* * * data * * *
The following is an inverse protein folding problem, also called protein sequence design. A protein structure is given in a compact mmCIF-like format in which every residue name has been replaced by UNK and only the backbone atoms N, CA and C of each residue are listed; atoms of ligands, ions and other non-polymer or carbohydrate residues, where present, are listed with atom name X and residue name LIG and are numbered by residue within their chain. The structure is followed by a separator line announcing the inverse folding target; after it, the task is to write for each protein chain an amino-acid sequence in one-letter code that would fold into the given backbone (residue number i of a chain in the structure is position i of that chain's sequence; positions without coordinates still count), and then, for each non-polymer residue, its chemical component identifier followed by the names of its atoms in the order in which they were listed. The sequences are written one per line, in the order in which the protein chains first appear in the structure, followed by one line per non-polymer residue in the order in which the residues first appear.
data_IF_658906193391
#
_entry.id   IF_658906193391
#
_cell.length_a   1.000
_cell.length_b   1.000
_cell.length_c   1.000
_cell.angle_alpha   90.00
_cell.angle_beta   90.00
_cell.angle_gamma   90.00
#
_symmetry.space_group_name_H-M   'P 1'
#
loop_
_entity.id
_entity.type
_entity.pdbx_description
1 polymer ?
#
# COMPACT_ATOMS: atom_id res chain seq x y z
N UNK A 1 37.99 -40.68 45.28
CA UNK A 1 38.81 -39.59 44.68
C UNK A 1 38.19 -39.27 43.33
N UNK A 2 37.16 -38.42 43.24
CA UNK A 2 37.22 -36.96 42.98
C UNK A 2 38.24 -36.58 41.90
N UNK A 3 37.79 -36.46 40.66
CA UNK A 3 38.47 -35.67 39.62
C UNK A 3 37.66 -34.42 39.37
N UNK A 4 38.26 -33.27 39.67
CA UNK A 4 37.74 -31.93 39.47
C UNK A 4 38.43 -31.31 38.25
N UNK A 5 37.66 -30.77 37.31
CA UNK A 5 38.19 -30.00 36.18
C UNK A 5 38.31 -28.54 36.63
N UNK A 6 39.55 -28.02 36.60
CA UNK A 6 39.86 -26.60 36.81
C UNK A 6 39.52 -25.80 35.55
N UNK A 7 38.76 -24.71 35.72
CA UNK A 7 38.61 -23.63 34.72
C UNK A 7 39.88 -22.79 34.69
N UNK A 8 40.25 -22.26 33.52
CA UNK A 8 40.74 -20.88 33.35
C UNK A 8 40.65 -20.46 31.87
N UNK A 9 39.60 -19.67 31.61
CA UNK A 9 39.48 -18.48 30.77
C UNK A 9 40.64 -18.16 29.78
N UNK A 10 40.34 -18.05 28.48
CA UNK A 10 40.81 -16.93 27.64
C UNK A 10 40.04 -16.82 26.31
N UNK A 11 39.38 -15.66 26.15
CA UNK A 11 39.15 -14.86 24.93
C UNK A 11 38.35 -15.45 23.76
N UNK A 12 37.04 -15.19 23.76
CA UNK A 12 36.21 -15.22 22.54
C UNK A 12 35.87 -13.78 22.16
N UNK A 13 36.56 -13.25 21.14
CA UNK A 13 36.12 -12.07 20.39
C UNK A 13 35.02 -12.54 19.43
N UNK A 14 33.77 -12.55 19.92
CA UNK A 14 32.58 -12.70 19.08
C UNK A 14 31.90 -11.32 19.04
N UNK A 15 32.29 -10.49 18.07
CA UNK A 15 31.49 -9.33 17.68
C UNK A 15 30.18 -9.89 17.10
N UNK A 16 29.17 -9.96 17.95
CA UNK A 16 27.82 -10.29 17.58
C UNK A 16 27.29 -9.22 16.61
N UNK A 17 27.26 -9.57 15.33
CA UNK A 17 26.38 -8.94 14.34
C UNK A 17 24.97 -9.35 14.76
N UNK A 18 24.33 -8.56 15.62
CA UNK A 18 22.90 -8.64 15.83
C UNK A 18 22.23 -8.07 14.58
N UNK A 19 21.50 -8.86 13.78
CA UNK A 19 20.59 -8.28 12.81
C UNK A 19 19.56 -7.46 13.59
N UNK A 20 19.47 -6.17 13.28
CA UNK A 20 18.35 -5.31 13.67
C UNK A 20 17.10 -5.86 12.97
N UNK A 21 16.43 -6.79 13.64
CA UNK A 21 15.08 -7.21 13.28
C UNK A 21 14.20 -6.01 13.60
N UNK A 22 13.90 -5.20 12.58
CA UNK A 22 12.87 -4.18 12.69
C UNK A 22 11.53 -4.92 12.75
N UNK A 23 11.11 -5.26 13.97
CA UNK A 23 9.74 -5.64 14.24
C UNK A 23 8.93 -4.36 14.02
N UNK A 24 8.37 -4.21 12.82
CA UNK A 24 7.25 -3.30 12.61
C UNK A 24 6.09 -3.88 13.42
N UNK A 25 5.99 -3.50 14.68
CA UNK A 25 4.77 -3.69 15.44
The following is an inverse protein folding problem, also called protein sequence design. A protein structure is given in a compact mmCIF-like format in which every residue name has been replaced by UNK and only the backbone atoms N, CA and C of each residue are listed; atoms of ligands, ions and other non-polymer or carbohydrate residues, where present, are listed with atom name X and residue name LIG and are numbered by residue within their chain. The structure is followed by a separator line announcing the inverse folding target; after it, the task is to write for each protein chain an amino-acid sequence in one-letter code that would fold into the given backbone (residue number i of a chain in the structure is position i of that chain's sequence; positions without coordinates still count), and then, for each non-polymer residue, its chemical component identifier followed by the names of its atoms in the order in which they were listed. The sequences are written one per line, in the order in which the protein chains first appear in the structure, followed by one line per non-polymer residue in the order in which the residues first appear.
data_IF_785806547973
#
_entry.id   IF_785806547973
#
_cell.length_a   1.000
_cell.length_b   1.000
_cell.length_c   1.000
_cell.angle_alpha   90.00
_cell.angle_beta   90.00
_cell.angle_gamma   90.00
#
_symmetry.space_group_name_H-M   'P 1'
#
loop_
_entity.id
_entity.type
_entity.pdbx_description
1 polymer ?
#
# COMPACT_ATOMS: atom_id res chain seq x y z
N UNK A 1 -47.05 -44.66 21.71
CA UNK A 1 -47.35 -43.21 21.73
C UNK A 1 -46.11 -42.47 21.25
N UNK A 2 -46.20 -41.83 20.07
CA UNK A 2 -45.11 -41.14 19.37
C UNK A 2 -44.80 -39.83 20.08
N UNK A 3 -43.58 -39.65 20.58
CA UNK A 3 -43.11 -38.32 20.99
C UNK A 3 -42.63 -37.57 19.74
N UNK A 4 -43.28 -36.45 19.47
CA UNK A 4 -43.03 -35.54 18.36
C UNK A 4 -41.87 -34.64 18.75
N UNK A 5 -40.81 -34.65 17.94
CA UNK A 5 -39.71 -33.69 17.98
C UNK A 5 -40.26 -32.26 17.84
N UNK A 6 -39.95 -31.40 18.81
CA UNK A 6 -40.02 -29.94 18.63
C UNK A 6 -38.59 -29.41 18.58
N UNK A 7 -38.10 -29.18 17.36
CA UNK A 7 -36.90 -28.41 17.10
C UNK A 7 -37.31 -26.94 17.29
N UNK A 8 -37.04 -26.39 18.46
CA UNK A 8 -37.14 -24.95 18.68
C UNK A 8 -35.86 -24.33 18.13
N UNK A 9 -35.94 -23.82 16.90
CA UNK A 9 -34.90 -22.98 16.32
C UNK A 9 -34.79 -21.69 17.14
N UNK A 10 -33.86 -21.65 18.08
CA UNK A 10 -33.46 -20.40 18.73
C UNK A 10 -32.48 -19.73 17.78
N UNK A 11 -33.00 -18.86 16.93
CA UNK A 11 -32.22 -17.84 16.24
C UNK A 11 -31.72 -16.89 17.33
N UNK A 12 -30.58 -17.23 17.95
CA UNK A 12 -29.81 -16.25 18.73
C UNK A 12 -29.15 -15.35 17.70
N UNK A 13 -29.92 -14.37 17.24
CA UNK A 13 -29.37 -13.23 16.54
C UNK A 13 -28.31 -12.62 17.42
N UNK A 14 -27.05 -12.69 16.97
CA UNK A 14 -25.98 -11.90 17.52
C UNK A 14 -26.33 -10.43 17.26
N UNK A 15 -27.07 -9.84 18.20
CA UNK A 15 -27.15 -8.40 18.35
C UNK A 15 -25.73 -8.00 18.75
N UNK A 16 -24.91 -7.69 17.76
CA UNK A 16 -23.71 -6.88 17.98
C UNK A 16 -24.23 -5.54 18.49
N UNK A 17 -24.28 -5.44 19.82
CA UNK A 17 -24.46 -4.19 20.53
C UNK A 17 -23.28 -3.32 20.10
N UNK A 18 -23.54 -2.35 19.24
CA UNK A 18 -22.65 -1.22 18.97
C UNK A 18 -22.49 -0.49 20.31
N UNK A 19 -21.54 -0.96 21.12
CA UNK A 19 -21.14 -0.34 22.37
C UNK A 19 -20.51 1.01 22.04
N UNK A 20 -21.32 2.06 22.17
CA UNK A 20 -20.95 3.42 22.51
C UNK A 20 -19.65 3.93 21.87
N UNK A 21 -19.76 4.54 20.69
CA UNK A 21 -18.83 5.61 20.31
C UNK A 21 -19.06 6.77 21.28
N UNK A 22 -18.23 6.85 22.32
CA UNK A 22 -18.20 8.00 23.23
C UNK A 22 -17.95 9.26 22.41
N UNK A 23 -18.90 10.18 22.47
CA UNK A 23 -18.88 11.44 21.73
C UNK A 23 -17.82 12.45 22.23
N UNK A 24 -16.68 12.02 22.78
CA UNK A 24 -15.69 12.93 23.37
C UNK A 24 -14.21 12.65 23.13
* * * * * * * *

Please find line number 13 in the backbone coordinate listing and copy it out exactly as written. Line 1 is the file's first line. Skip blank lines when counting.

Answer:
_symmetry.space_group_name_H-M   'P 1'